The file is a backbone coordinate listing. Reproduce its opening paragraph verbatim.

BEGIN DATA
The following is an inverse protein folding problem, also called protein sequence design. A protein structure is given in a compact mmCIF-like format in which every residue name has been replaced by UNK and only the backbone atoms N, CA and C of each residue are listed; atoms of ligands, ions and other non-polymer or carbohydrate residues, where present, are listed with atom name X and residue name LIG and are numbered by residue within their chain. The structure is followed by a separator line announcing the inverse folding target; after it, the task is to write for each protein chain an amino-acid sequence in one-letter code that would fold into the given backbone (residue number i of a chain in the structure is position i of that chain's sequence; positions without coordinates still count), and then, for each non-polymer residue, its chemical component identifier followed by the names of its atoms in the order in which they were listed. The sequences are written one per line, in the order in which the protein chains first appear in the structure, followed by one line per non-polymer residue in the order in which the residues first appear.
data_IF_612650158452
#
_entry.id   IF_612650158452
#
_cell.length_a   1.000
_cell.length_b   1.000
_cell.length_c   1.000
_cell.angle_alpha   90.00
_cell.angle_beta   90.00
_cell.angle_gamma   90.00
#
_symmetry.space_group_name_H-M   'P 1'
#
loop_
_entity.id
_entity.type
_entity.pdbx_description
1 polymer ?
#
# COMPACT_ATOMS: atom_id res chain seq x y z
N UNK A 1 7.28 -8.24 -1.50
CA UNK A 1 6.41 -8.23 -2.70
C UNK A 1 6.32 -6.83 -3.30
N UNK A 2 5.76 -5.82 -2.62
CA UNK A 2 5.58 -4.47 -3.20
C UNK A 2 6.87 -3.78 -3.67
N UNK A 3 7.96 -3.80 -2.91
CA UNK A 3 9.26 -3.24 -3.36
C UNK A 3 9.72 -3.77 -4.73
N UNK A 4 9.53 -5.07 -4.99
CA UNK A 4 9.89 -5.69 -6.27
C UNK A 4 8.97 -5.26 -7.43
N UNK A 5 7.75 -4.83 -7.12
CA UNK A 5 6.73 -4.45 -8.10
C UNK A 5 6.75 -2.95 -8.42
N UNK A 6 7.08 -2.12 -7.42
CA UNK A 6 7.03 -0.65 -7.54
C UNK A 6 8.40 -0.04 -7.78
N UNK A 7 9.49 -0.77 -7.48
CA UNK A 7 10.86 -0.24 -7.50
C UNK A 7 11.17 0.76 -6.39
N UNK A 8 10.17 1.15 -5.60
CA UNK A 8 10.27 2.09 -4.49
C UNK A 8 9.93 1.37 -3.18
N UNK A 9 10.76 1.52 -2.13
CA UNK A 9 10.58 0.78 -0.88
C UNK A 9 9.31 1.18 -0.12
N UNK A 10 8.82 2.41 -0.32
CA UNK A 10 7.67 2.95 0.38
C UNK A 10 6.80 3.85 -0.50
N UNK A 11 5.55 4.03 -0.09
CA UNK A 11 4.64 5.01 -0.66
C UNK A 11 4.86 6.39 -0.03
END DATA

The following is an inverse protein folding problem, also called protein sequence design. A protein structure is given in a compact mmCIF-like format in which every residue name has been replaced by UNK and only the backbone atoms N, CA and C of each residue are listed; atoms of ligands, ions and other non-polymer or carbohydrate residues, where present, are listed with atom name X and residue name LIG and are numbered by residue within their chain. The structure is followed by a separator line announcing the inverse folding target; after it, the task is to write for each protein chain an amino-acid sequence in one-letter code that would fold into the given backbone (residue number i of a chain in the structure is position i of that chain's sequence; positions without coordinates still count), and then, for each non-polymer residue, its chemical component identifier followed by the names of its atoms in the order in which they were listed. The sequences are written one per line, in the order in which the protein chains first appear in the structure, followed by one line per non-polymer residue in the order in which the residues first appear.